World Economy: Guyana leads global 2020 GDP growth with 26.2% – IMF

DRIVEN by a diverse economy, Guyana continues to lead global economic growth, closing 2020 with an average real Gross Domestic Product (GDP) growth of 26.2 per cent, according to information from the International Monetary Fund (IMF)’s website.

Despite the debilitating direct and indirect effects of the dreaded novel coronavirus (COVID-19) pandemic and a protracted electoral process, Guyana’s projections remained positive throughout the latter part of last year and it showed equally promising signs for the years ahead.   

Guyana, with this rate of growth, was projected by NASDAQ Stock Market in October 2020 to remain as the fastest growing economy in the world.   

Looking forward, according to NASDAQ, Guyana’s growth is expected to come in at 12 per cent in 2021, 49 per cent in 2022 and 28 per cent in 2023. The country’s GDP of about $6.8 billion is expected to more than double by 2025, reaching over $14 billion.

Guyana is a middle-income developing country and is covered by dense forests, and is home to fertile agricultural lands and abundant natural resources. Gold, bauxite, sugar, rice, timber, and shrimp are among its leading exports.

This nation, however, attracted international attention after ExxonMobil made the first commercial discovery of oil offshore Guyana in 2015 and started production in December 2019. In September 2020, ExxonMobil made its 18th discovery offshore Guyana at the Redtail-1 well. And, according to NASDAQ, Guyana, with its estimated recoverable resources of about nine billion barrels of oil equivalents is projected to be among the world’s largest per capita oil producer by 2025.

President Infaan Ali

“Our economic prospects have never been brighter. Our collective feet are firmly placed on the first rungs of a ladder to prosperity that is clearly within our sight,” President, Dr Irfaan Ali said during his message to the nation on January 1, 2021.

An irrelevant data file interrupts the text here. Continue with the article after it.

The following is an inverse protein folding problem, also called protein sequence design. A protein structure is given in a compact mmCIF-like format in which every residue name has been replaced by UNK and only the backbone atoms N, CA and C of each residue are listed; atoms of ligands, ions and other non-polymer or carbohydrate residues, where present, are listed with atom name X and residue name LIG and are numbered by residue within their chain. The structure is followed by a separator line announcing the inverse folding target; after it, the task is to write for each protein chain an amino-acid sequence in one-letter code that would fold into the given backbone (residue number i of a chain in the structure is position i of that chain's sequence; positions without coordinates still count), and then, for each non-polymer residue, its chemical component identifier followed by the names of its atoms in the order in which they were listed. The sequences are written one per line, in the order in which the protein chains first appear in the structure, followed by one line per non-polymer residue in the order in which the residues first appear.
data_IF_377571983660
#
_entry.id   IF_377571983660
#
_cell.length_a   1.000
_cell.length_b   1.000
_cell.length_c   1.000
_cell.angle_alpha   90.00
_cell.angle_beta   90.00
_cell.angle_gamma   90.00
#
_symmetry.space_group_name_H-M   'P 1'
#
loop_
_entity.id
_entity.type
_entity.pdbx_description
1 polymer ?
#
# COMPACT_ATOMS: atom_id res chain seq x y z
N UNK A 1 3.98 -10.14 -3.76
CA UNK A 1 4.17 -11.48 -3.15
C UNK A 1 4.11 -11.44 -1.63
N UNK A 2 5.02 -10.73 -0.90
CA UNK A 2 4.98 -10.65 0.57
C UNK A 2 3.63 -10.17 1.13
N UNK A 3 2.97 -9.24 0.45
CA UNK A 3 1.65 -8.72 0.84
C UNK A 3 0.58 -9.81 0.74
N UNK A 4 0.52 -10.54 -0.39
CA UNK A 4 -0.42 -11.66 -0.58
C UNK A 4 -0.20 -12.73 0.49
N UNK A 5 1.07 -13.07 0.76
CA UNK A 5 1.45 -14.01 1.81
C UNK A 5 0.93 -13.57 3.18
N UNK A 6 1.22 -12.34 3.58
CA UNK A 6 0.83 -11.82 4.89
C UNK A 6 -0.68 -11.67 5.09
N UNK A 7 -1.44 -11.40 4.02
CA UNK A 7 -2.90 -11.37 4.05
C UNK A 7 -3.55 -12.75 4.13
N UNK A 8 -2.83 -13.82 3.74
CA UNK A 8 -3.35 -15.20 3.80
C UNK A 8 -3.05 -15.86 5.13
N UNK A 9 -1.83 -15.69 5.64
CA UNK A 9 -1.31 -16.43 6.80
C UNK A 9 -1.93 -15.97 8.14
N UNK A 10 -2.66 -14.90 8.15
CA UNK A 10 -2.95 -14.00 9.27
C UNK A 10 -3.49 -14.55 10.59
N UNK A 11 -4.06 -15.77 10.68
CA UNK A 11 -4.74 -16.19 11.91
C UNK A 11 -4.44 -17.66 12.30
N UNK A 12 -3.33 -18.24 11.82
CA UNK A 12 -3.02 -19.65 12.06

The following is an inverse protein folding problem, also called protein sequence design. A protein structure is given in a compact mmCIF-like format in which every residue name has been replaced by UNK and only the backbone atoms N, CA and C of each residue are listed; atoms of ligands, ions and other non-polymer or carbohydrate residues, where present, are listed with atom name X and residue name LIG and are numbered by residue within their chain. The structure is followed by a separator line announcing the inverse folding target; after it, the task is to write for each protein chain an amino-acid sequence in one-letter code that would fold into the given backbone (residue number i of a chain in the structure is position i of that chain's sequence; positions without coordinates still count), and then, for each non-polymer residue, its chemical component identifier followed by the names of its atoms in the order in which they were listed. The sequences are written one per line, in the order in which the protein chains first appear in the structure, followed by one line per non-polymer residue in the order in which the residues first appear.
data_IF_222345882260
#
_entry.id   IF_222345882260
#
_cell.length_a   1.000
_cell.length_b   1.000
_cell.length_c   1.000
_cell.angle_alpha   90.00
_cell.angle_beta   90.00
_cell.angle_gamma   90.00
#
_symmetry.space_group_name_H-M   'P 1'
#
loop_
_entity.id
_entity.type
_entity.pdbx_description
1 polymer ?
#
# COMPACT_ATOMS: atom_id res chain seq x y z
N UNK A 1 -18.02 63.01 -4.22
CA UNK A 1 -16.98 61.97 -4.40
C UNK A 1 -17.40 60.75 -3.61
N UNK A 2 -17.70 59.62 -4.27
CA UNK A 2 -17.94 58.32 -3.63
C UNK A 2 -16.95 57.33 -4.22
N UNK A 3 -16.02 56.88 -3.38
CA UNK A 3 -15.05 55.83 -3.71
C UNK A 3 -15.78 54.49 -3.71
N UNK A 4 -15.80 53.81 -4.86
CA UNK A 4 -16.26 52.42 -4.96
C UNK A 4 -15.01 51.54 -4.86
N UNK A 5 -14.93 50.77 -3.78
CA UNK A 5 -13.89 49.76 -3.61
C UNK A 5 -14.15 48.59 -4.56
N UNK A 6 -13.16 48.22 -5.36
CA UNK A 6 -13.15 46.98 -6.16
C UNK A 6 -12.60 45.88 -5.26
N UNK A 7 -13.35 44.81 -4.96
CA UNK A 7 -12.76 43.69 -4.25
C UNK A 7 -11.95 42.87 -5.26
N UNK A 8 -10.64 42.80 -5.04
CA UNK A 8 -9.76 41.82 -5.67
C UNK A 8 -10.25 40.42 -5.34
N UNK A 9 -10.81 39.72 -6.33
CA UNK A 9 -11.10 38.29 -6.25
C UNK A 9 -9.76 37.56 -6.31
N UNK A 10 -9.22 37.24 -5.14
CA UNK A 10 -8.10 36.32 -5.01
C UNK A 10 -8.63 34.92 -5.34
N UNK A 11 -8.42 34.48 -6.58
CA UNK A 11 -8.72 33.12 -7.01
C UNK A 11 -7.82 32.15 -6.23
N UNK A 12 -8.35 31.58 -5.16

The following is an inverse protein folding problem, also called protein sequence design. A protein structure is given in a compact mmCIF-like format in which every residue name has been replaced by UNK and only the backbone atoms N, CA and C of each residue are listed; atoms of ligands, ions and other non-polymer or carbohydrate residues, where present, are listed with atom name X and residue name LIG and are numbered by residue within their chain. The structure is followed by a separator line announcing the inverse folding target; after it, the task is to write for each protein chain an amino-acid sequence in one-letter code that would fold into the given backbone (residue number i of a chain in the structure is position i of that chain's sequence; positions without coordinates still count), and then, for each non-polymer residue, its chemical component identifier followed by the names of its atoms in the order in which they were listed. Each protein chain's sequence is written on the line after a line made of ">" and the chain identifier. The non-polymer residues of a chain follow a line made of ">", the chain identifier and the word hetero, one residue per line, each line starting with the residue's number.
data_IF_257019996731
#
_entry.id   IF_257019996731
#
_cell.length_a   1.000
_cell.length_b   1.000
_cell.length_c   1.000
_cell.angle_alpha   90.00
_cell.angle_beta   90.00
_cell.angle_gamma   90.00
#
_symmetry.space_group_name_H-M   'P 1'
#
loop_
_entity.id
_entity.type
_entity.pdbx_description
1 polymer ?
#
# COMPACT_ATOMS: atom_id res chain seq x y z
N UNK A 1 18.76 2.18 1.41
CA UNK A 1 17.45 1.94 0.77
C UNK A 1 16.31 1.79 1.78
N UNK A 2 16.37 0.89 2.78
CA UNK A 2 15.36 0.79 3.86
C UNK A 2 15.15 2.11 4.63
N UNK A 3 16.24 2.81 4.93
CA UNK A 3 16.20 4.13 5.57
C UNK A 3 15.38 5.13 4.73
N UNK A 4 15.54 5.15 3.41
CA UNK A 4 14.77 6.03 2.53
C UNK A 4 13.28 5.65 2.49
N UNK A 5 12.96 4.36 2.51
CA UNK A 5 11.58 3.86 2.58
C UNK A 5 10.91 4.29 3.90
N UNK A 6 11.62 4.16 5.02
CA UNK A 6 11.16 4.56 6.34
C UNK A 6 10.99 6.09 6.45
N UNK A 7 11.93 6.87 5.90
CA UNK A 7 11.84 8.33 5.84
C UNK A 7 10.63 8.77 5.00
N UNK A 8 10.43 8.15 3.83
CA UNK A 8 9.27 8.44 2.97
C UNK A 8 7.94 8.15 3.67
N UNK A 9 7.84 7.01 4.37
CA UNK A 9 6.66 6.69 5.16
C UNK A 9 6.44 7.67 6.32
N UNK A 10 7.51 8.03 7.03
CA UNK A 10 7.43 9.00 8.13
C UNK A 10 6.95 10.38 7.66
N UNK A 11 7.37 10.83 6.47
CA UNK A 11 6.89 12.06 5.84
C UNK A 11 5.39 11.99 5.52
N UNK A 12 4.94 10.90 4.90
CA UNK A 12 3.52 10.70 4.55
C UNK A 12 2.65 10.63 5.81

The year 2021, according the President, will be the springboard from which Guyana will leap into recovery, rebuilding the economy, enhancing the people’s health and lifting up the vulnerable in groups in society.
“We must not remain a rich country of poor people,” the President affirmed, noting that the bounty of Guyana must be shared across the population.

This country having received payment of US$49.3 million for its fourth oil lift, has ended the year on a high note with approximately US$200 million being generated so far from the country’s nascent oil and gas sector.
Considering the country’s oil revenue and other lucrative sources of income, the President believes that the standard of living and the quality of life must be lifted for all. Work will be rewarded; hard work will be rewarded even more, he said.

“The country will have to identify those communities, assess their needs, identify solutions, and implement plans to change their circumstances. This change will not occur overnight, it will take time. But every journey begins with a first step, the President said.

“I intend to initiate that first step, and to maintain a steady pace that will take us to that journey’s end. We still have many challenges ahead of us,” the Head of State said.

In the President’s assessment, Guyana’s economic recovery is demonstrably underway, with the business communities in Georgetown and elsewhere reporting better performances over the recent holiday season, than any of the previous five years.

And this was achieved, even with the restrictions of the COVID-19 pandemic. The President believes that there is more money in circulation, and more disposable income in people’s pockets than the country has witnessed in a long time.

“I am confident that the steps which our Government will take in 2021 will continue to lift up our economy, and improve the fortunes of every person within our nation. The task before us in 2021 is to reaffirm our belief in ourselves as one people and one nation, determined to rise together in harmony, showing the world the strength and determination of which we are capable,” President Ali related.

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  • brandli62  On 01/04/2021 at 3:29 pm

    If the projections of the IMF for Guyana’s GDP in 2025 are correct, it will have a GDP per capita of about USD 20’000.–. This would move the country up to a position in the lower 60s, where you’ll find countries like Argentina, Mexico, Mauritius, Maldives, Costa Rica, Uruguay, and Antigua & Barbuda. This is not a bad development within the next five years. Let’s hope that the Guyanese people will be able to profit broadly from this development!

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